- The Washington Times - Wednesday, March 15, 2006

Georgetown’s first trip to the NCAA tournament in five seasons could be a short one if the Hoyas don’t find a solution to their 40-minute enigma.

Despite the Hoyas’ 21-9 record and a solid 11-5 mark in the nation’s toughest conference, a strong case can be made that Georgetown played 40 minutes of its best basketball only four times this season — in the team’s signature 87-84 victory over top-ranked Duke on Jan. 21 and in its tip-to-whistle homecourt routs of Cincinnati (76-57), St. John’s (64-41) and Syracuse (68-53).

The rest of the team’s resume is littered with erratic, 20-minute performances, with last week’s stint at the Big East tournament providing perhaps the ultimate microcosm of the squad’s maddening inconsistency. In three games last week at Madison Square Garden, the Hoyas showcased their stunning Jekyll-and-Hyde routine against each opponent, pairing three exquisite halves of offensive efficiency with three ghastly halves of near-complete incompetence.

Such inconsistency could well spell first-round doom for the seventh-seeded Hoyas tomorrow against a seasoned bunch from Northern Iowa (23-9). And it’s almost a certain formula for failure should the Hoyas advance to meet No.2 seed Ohio State (25-5) in Dayton, Ohio, on Sunday.

“At this point in the season, you aren’t going to beat anybody with less than 40 minutes of basketball — at least we’re not,” Georgetown coach John Thompson III said yesterday.

In some respects, the Hoyas have become a victim of their own offensive efficiency. The paradox of the Princeton offense is that the better a team becomes at executing it, the less likely it is to see the kind of tight man-to-man defense against which it thrives. Only four teams all season had the hubris to employ a preponderance of man against the Hoyas — Connecticut, Duke, Pittsburgh and Marquette in the Big East tournament. Three of those four teams paid for that decision with a loss.

Most of Georgetown’s opponents this season were either smart enough or humble enough to realize that by far the best defense against the Hoyas, and in fact any Princeton-based system, is a zone. Zoning the Hoyas not only eliminates most of the system’s famed back cuts, it enables opponents to double sophomore Jeff Green (11.9 points, 6.5 rebounds, 3.2 assists). The most effective zone against the Hoyas this season was West Virginia’s 1-3-1 because it softened Green’s impact even more by cluttering up the foul line area and denying the textbook high-post zone entry.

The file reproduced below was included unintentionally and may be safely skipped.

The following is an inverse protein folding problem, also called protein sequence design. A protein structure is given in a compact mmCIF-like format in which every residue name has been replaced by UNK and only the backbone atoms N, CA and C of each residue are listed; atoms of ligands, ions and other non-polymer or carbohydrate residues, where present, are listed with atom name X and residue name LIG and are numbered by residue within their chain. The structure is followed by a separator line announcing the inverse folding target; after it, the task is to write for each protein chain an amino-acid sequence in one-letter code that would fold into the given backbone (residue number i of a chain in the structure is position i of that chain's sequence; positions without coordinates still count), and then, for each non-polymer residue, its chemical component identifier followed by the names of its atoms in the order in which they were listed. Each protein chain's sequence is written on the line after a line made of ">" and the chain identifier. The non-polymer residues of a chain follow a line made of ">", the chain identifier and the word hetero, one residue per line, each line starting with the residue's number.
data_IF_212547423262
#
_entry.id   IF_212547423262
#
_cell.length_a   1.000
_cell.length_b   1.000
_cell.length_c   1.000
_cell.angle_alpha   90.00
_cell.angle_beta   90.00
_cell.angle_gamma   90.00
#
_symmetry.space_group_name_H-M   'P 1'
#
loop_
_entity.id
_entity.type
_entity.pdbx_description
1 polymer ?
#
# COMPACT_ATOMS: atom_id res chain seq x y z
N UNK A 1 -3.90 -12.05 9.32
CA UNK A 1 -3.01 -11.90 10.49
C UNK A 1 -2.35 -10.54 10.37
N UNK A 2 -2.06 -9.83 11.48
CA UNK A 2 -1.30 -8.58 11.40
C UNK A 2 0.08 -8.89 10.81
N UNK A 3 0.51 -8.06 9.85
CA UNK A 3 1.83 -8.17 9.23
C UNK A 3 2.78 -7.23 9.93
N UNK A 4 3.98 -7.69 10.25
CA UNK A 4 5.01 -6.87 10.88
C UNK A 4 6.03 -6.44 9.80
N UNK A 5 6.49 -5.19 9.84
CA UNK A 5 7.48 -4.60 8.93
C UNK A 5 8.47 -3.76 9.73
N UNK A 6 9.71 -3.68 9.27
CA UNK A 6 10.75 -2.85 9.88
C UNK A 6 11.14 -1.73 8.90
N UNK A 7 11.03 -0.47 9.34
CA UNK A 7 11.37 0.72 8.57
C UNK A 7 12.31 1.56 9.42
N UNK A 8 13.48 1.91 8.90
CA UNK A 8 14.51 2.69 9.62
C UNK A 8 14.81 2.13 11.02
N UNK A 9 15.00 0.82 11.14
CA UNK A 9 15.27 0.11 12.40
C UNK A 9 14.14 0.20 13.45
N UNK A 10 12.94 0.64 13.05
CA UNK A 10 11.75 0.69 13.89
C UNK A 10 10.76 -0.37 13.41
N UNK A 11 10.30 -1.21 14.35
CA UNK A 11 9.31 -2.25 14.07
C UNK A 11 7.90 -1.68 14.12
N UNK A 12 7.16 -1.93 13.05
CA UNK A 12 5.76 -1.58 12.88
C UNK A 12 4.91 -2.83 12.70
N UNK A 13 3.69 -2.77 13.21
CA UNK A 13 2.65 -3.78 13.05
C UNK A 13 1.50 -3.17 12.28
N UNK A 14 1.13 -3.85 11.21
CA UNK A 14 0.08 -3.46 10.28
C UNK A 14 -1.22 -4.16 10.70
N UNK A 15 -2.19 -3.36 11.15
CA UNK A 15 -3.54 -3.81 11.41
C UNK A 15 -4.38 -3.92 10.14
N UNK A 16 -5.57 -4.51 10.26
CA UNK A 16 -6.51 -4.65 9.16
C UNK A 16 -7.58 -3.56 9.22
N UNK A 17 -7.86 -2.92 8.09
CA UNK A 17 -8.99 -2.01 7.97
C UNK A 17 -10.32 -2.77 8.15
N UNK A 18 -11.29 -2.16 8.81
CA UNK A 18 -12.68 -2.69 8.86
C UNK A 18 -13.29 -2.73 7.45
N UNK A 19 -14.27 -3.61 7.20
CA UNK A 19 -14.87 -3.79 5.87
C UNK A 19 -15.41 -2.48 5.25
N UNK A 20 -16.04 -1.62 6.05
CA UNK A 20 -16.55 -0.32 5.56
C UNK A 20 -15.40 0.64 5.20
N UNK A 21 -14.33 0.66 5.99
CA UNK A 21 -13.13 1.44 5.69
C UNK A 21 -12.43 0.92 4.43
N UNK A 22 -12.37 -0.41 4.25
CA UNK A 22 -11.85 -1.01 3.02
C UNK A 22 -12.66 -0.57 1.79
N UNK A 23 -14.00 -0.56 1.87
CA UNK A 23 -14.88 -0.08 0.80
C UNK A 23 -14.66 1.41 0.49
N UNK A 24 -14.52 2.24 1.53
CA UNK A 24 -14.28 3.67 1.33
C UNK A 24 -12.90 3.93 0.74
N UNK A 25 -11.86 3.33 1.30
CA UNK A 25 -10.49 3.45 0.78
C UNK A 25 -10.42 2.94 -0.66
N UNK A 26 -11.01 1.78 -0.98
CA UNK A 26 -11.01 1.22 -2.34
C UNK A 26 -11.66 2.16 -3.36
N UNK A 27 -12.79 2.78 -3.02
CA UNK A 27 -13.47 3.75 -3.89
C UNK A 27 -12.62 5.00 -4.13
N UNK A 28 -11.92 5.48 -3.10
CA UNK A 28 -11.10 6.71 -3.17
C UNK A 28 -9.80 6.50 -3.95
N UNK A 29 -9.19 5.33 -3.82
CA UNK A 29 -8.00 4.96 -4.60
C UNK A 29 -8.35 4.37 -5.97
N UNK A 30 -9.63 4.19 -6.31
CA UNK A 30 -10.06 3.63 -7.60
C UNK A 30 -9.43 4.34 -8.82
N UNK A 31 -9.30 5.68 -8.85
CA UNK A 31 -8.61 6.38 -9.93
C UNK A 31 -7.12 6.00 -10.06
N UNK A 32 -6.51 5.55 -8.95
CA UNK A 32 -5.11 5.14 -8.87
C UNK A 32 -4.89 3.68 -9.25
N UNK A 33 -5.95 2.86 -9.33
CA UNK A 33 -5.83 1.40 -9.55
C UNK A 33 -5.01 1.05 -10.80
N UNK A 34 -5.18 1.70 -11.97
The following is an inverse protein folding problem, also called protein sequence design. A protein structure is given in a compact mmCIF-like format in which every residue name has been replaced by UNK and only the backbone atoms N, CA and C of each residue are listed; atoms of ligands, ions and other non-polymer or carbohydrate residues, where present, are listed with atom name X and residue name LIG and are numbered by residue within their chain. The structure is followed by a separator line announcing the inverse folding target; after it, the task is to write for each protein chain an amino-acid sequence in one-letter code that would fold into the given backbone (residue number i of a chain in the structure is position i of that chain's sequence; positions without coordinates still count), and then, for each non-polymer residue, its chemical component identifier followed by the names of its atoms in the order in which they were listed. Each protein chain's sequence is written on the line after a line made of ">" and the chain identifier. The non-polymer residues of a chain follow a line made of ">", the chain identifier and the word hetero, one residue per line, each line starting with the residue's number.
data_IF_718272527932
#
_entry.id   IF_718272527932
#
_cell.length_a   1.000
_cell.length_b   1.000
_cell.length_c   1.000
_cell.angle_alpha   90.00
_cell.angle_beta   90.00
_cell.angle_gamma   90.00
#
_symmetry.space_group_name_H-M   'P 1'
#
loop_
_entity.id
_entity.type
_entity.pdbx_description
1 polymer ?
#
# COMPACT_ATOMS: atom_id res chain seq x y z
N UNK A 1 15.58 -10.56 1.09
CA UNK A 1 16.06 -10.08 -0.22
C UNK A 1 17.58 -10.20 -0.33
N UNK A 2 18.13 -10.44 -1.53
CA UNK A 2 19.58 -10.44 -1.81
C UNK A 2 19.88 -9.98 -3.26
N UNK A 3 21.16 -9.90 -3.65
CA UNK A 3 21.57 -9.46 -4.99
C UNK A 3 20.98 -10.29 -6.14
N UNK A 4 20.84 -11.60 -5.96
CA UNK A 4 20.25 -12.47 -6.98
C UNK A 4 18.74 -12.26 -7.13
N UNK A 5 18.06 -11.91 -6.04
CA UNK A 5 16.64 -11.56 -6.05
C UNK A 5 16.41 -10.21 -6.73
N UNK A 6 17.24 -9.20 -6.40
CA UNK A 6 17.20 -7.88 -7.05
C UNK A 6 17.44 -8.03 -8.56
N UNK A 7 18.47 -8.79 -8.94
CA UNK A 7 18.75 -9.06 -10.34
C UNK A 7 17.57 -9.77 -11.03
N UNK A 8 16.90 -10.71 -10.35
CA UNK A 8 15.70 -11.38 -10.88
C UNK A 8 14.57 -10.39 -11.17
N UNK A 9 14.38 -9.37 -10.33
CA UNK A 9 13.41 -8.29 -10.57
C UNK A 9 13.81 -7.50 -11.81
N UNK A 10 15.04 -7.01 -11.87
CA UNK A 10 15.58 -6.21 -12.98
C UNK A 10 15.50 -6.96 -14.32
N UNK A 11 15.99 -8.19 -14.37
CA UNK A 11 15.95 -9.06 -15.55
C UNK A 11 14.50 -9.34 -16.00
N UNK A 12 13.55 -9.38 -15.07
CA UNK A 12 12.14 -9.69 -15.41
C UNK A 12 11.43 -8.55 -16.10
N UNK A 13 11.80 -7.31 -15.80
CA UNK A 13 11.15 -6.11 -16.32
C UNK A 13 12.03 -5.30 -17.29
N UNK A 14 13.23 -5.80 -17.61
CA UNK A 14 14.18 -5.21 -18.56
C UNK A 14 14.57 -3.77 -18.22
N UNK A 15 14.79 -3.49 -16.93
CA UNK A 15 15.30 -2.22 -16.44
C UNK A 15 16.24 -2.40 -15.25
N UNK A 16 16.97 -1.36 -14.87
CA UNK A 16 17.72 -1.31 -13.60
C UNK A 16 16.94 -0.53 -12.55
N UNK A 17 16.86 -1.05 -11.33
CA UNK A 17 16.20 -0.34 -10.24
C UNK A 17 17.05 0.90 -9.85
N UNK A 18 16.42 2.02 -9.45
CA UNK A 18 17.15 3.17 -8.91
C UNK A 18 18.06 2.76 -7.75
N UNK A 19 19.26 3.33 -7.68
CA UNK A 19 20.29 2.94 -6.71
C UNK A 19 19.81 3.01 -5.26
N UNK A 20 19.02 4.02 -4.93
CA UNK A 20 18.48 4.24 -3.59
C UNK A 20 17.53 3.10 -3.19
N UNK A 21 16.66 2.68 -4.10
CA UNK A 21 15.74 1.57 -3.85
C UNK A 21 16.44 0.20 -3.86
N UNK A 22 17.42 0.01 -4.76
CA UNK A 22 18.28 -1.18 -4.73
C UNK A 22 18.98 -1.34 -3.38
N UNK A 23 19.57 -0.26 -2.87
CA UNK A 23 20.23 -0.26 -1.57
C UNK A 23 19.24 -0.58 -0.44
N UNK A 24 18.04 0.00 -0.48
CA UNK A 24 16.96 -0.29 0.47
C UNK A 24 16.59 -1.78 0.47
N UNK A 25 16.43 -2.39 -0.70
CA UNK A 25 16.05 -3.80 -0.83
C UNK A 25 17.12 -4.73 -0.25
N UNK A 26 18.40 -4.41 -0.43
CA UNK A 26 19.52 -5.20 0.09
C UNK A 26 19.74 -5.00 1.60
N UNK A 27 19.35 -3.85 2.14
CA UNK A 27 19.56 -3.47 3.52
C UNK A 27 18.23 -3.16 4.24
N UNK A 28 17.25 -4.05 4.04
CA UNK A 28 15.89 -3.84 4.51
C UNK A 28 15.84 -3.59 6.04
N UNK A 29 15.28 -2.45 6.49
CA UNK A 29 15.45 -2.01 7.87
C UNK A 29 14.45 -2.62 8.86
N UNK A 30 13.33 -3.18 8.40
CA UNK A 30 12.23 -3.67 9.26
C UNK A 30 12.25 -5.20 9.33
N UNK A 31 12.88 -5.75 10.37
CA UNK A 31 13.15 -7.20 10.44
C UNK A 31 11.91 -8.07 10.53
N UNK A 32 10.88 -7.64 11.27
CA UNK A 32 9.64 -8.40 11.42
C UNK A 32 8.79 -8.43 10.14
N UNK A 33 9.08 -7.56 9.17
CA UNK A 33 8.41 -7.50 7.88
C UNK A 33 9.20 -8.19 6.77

But most zones have been effective against the Hoyas for two other reasons: 1) The Hoyas don’t have a zone-busting slasher in the backcourt. 2) Georgetown’s capable 3-point shooters are as streaky and tentative as they are numerous.

Georgetown’s loss to Syracuse in last week’s Big East semifinal typified this last weakness. In the first half, the Hoyas were 7-for-13 on attempts from 3-point range, stretching coach Jim Boeheim’s vaunted 2-3 zone past the point of effectiveness, opening up the paint for Green and resulting in a near-rout halftime lead of 36-21 for the Hoyas.

In the second half, Georgetown was 0-for-7 from 3-point range, and the Orange zone collapsed on Green and senior forward Brandon Bowman. Georgetown’s shooters started doubting themselves and passing up open shots, the Hoyas’ offense stagnated and Syracuse rallied for a 58-57 victory.

“You can say pound it inside all you want, but if they’ve got four guys packed down there, it’s not going to work,” Thompson said. “If teams are going to give you wide open looks, you’ve got to put the ball in the basket. The first thing I tell every little kid at clinics is no matter how big you are or how high you can jump, if you can shoot, there’s always going to be a place for you in basketball.”

In games in which Georgetown attempted more than five 3s and shot a mere 35 percent or higher from 3-point range, the Hoyas were 13-2. In the 15 games in which they fell below that mark, they were 8-7.

And more often than not, the key to Georgetown’s long-range attack has been fifth-year senior swingman Darrel Owens. Unlike Georgetown’s other perimeter options, the 6-foot-7 Owens has the size to get his shot at any time. Owens attempted a team-high 121 3s this season and matched sophomore point guard Jonathan Wallace with 47 3-pointers.

“All the really good teams, the teams who are capable of going deep into this tournament, have guys who can hit deep shots,” Thompson said. “And there’s no question that when [Owens] has played well this year is when we’ve looked our best.”

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